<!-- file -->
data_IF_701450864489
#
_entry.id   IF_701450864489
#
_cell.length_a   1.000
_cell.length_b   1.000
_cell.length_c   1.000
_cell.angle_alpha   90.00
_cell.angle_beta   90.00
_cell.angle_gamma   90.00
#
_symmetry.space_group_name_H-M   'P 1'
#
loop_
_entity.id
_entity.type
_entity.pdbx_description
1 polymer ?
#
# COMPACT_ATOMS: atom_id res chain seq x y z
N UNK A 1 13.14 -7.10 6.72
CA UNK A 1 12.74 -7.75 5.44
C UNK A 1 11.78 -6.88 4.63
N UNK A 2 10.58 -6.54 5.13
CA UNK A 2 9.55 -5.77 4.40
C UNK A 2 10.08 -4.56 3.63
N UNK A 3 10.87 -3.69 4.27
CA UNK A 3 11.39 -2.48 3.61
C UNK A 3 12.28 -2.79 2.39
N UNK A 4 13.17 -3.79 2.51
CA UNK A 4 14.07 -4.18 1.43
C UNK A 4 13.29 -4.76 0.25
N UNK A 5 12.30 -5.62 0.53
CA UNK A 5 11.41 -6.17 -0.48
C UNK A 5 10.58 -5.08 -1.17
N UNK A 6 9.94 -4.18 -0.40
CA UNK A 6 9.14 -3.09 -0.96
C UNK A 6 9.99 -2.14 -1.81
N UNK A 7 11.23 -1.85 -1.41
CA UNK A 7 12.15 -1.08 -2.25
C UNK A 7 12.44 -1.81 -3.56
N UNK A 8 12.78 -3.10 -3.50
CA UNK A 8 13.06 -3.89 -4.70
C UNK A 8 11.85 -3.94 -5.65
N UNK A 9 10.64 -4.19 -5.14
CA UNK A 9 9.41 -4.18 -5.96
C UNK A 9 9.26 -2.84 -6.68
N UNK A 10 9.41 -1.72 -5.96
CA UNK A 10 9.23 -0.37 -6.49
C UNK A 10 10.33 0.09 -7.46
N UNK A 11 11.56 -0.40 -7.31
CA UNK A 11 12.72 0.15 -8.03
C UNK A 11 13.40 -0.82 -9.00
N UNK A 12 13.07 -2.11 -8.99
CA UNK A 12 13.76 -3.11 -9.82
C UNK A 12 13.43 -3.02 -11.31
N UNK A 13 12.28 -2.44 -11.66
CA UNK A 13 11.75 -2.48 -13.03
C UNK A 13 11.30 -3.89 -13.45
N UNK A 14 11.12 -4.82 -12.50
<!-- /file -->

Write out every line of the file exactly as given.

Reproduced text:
data_IF_701450864489
#
_entry.id   IF_701450864489
#
_cell.length_a   1.000
_cell.length_b   1.000
_cell.length_c   1.000
_cell.angle_alpha   90.00
_cell.angle_beta   90.00
_cell.angle_gamma   90.00
#
_symmetry.space_group_name_H-M   'P 1'
#
loop_
_entity.id
_entity.type
_entity.pdbx_description
1 polymer ?
#
# COMPACT_ATOMS: atom_id res chain seq x y z
N UNK A 1 13.14 -7.10 6.72
CA UNK A 1 12.74 -7.75 5.44
C UNK A 1 11.78 -6.88 4.63
N UNK A 2 10.58 -6.54 5.13
CA UNK A 2 9.55 -5.77 4.40
C UNK A 2 10.08 -4.56 3.63
N UNK A 3 10.87 -3.69 4.27
CA UNK A 3 11.39 -2.48 3.61
C UNK A 3 12.28 -2.79 2.39
N UNK A 4 13.17 -3.79 2.51
CA UNK A 4 14.07 -4.18 1.43
C UNK A 4 13.29 -4.76 0.25
N UNK A 5 12.30 -5.62 0.53
CA UNK A 5 11.41 -6.17 -0.48
C UNK A 5 10.58 -5.08 -1.17
N UNK A 6 9.94 -4.18 -0.40
CA UNK A 6 9.14 -3.09 -0.96
C UNK A 6 9.99 -2.14 -1.81
N UNK A 7 11.23 -1.85 -1.41
CA UNK A 7 12.15 -1.08 -2.25
C UNK A 7 12.44 -1.81 -3.56
N UNK A 8 12.78 -3.10 -3.50
CA UNK A 8 13.06 -3.89 -4.70
C UNK A 8 11.85 -3.94 -5.65
N UNK A 9 10.64 -4.19 -5.14
CA UNK A 9 9.41 -4.18 -5.96
C UNK A 9 9.26 -2.84 -6.68
N UNK A 10 9.41 -1.72 -5.96
CA UNK A 10 9.23 -0.37 -6.49
C UNK A 10 10.33 0.09 -7.46
N UNK A 11 11.56 -0.40 -7.31
CA UNK A 11 12.72 0.15 -8.03
C UNK A 11 13.40 -0.82 -9.00
N UNK A 12 13.07 -2.11 -8.99
CA UNK A 12 13.76 -3.11 -9.82
C UNK A 12 13.43 -3.02 -11.31
N UNK A 13 12.28 -2.44 -11.66
CA UNK A 13 11.75 -2.48 -13.03
C UNK A 13 11.30 -3.89 -13.45
N UNK A 14 11.12 -4.82 -12.50